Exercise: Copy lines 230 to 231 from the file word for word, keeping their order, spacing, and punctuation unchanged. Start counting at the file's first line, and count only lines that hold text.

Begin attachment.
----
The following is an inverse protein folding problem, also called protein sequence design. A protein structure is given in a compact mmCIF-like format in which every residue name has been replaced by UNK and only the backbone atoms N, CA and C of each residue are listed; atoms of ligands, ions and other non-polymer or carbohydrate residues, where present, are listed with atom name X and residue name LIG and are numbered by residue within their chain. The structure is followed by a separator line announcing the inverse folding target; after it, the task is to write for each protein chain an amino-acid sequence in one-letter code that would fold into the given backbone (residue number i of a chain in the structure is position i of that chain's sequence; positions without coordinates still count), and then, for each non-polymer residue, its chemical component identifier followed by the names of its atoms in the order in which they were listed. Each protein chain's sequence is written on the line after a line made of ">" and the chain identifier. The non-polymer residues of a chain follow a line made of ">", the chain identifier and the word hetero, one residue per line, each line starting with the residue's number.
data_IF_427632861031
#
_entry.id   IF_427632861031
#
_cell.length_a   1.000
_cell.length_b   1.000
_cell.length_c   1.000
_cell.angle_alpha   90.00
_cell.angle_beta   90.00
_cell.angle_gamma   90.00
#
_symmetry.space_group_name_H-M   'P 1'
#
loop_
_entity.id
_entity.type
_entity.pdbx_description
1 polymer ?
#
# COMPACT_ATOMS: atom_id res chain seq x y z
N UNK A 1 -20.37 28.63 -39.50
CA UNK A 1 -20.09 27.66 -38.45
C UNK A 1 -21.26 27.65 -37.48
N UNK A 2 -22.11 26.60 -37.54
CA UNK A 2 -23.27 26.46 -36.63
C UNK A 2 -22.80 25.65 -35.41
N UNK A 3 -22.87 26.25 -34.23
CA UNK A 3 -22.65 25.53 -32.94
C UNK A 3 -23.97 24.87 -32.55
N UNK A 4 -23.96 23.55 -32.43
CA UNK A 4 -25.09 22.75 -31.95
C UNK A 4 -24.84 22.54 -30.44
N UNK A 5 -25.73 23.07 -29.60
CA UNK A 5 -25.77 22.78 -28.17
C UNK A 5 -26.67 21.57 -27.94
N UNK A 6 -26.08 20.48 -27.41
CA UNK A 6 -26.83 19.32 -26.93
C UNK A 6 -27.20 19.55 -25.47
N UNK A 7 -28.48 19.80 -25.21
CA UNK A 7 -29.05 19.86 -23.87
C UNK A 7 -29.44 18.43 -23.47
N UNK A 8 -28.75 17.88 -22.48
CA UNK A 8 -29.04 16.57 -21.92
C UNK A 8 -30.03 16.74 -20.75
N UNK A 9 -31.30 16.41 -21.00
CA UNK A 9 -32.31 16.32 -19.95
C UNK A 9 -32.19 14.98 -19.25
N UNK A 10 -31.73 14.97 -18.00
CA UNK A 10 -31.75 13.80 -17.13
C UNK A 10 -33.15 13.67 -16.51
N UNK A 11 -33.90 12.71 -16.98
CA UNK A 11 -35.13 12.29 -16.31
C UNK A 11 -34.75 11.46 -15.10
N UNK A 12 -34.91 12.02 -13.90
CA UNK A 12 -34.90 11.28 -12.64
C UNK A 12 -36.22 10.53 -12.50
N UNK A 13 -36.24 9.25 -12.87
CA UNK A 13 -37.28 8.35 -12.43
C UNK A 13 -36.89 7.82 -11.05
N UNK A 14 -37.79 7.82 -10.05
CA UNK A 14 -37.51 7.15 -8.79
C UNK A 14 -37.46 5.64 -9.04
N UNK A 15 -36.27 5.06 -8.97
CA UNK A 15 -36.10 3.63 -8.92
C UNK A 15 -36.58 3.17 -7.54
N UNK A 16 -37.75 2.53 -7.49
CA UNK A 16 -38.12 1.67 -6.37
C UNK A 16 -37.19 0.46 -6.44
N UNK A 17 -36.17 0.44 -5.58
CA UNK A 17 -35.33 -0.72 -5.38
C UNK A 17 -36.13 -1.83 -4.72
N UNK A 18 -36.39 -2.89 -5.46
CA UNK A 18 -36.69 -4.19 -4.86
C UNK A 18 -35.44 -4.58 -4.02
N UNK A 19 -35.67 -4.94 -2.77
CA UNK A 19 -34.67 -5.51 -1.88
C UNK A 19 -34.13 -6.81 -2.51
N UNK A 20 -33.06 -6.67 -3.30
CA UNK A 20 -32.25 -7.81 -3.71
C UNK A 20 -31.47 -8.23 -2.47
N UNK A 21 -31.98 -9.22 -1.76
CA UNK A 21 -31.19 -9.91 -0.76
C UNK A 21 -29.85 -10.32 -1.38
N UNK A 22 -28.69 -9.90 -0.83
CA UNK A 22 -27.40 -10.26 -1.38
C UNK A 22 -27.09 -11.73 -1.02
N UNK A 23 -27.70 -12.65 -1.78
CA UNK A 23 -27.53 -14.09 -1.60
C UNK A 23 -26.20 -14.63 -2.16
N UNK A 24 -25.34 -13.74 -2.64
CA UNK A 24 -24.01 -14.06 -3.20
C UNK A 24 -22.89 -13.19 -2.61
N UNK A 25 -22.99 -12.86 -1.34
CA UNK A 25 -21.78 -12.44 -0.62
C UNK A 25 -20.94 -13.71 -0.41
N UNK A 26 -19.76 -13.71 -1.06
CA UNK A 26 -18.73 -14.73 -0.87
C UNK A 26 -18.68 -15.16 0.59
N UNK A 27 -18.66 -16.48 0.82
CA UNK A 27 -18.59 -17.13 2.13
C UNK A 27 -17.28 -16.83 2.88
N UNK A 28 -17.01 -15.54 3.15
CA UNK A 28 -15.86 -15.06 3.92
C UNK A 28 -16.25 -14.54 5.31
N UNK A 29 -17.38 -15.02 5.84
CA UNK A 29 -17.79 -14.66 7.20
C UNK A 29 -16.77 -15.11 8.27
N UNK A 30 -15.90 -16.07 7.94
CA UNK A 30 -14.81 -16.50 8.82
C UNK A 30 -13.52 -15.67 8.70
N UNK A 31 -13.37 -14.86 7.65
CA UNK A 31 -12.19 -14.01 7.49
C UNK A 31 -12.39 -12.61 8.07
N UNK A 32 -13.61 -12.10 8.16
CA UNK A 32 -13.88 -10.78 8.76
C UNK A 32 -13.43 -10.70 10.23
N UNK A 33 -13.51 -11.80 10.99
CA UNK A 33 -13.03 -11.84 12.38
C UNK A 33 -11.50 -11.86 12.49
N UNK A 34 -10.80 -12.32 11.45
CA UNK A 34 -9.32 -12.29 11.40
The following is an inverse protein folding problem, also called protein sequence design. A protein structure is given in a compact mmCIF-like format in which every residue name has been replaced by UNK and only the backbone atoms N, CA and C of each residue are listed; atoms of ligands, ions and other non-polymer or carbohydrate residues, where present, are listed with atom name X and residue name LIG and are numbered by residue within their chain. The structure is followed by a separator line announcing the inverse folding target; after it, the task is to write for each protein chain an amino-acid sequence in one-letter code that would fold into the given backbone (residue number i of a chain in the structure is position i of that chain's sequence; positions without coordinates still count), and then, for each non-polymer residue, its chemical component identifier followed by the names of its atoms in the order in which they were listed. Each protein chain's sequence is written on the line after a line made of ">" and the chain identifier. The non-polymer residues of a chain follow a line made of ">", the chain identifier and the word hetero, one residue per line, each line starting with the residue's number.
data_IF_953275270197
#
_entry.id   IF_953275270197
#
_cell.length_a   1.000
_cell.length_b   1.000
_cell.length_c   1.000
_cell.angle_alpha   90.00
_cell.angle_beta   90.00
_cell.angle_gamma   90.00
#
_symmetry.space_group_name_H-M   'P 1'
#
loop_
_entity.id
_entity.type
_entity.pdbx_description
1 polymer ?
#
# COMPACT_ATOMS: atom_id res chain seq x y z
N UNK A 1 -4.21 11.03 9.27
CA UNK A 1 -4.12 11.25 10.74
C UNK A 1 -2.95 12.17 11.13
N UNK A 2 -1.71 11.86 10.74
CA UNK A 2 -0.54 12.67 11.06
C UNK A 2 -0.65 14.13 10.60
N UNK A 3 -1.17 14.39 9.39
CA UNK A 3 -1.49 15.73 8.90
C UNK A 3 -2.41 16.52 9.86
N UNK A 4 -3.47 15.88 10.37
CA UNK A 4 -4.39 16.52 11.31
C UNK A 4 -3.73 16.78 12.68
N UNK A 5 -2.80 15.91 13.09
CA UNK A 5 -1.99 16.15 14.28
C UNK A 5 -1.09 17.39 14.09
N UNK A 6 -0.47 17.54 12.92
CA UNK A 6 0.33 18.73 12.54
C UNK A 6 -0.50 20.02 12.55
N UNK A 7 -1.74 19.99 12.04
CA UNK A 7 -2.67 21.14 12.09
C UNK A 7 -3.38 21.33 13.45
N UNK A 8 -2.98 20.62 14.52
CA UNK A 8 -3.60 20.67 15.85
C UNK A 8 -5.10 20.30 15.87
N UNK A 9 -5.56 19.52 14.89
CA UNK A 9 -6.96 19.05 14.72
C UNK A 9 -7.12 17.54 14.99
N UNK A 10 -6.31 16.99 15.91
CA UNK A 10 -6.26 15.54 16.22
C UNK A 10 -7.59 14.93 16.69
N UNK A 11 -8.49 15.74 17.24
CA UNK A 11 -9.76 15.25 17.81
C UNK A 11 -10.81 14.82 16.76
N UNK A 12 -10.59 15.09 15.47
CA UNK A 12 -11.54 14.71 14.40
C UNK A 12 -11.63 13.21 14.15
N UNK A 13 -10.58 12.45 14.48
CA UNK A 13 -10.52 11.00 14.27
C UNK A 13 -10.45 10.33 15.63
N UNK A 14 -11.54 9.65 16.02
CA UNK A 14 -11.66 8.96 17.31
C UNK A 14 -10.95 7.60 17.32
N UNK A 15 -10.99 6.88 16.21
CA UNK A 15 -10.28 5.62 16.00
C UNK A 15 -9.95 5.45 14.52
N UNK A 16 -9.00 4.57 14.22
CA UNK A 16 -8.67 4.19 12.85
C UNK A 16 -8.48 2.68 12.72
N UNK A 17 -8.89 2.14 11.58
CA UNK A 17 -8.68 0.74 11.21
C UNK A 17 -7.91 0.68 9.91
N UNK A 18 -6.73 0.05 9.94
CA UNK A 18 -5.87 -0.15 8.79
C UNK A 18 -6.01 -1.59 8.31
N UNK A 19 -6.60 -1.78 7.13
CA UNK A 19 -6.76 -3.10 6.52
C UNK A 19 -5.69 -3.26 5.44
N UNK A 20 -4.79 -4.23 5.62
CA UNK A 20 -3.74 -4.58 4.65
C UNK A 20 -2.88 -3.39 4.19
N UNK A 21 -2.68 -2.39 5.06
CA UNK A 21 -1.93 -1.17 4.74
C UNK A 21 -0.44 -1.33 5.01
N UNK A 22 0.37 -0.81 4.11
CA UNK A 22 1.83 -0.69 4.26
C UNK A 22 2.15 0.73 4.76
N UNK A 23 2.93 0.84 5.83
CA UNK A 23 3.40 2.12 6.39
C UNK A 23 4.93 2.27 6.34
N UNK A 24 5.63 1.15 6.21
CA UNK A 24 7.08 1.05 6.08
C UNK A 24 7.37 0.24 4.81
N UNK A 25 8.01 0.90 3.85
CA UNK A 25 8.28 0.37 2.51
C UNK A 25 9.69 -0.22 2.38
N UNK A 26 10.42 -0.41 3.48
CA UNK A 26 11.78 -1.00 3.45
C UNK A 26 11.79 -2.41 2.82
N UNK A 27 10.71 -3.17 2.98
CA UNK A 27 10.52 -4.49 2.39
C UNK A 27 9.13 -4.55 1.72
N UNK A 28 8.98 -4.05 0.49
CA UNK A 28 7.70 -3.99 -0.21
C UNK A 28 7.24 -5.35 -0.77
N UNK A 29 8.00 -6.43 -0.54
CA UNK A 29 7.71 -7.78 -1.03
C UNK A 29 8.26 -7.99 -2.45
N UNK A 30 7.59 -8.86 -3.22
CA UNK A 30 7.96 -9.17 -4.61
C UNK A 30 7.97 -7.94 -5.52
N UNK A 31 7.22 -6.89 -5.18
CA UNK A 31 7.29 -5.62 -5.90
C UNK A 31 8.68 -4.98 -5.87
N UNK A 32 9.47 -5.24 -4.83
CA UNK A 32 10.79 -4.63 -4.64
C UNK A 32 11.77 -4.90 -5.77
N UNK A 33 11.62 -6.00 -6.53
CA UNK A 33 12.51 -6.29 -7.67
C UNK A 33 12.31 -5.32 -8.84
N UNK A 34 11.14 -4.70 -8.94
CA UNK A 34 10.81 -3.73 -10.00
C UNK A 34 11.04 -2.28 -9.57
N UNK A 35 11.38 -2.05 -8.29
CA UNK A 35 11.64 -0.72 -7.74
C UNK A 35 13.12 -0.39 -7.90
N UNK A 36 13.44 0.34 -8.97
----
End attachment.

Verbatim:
C UNK A 29 8.26 -7.99 -2.45
N UNK A 30 7.59 -8.86 -3.22